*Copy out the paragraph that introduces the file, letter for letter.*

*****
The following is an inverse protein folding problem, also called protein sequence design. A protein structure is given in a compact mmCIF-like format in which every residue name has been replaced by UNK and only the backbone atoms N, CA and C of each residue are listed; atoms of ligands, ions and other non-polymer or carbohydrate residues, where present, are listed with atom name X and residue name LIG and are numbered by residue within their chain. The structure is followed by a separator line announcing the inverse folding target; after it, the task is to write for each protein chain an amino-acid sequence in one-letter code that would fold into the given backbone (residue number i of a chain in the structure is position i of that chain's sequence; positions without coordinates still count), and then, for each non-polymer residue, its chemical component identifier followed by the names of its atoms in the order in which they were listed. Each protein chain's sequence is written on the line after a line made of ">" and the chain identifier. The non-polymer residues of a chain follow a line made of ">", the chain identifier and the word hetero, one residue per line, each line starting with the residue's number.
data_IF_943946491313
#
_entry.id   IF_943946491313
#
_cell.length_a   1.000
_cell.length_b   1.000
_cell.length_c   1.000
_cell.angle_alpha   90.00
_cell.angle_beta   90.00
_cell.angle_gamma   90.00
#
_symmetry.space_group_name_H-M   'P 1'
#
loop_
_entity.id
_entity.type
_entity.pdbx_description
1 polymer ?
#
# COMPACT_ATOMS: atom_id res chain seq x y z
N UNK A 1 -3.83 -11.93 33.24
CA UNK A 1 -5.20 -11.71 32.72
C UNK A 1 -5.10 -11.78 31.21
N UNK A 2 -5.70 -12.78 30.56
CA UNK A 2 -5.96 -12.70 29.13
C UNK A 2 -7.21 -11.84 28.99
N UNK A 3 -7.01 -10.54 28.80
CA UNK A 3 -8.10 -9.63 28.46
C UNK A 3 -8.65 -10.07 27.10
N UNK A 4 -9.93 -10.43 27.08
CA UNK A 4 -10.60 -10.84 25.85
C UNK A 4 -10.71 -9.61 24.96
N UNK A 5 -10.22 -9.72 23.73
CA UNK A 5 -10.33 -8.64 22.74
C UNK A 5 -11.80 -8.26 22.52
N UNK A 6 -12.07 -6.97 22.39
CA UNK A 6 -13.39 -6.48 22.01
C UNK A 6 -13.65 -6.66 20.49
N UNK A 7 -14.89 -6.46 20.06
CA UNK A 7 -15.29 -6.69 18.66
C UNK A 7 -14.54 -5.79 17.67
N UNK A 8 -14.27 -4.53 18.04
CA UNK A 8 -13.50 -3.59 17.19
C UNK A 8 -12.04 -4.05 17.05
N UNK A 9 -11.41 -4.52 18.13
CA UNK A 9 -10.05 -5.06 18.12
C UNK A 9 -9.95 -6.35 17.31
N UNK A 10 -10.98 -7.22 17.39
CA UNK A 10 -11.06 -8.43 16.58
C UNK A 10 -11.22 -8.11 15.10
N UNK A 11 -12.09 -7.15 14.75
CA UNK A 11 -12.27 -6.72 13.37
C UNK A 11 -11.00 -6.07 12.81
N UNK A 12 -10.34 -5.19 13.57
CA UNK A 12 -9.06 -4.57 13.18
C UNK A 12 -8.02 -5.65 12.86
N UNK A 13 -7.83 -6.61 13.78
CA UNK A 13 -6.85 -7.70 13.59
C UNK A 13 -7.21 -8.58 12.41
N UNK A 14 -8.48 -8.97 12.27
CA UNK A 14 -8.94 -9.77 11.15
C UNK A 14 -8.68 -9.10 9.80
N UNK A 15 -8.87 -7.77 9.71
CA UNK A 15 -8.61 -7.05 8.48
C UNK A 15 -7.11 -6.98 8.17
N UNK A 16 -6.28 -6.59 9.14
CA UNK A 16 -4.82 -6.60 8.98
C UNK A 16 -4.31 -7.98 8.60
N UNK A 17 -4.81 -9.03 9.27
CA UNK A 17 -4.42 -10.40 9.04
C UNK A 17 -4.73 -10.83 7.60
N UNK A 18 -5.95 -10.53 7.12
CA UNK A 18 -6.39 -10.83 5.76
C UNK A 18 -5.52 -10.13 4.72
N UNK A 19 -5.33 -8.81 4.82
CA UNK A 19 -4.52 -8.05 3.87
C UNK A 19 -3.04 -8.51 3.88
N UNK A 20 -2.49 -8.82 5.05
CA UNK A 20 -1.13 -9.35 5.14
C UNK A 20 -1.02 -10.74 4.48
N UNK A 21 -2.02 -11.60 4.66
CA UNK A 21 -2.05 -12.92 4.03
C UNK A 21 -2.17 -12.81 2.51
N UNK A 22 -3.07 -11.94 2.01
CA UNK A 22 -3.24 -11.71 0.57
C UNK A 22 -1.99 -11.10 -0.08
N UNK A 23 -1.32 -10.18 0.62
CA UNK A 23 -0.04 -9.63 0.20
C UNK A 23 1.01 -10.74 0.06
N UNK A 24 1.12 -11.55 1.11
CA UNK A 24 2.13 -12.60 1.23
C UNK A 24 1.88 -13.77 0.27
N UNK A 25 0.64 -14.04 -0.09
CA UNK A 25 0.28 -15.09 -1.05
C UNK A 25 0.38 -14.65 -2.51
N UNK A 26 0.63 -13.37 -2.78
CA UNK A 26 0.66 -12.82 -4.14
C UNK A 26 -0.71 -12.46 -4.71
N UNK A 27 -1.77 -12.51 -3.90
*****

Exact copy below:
The following is an inverse protein folding problem, also called protein sequence design. A protein structure is given in a compact mmCIF-like format in which every residue name has been replaced by UNK and only the backbone atoms N, CA and C of each residue are listed; atoms of ligands, ions and other non-polymer or carbohydrate residues, where present, are listed with atom name X and residue name LIG and are numbered by residue within their chain. The structure is followed by a separator line announcing the inverse folding target; after it, the task is to write for each protein chain an amino-acid sequence in one-letter code that would fold into the given backbone (residue number i of a chain in the structure is position i of that chain's sequence; positions without coordinates still count), and then, for each non-polymer residue, its chemical component identifier followed by the names of its atoms in the order in which they were listed. Each protein chain's sequence is written on the line after a line made of ">" and the chain identifier. The non-polymer residues of a chain follow a line made of ">", the chain identifier and the word hetero, one residue per line, each line starting with the residue's number.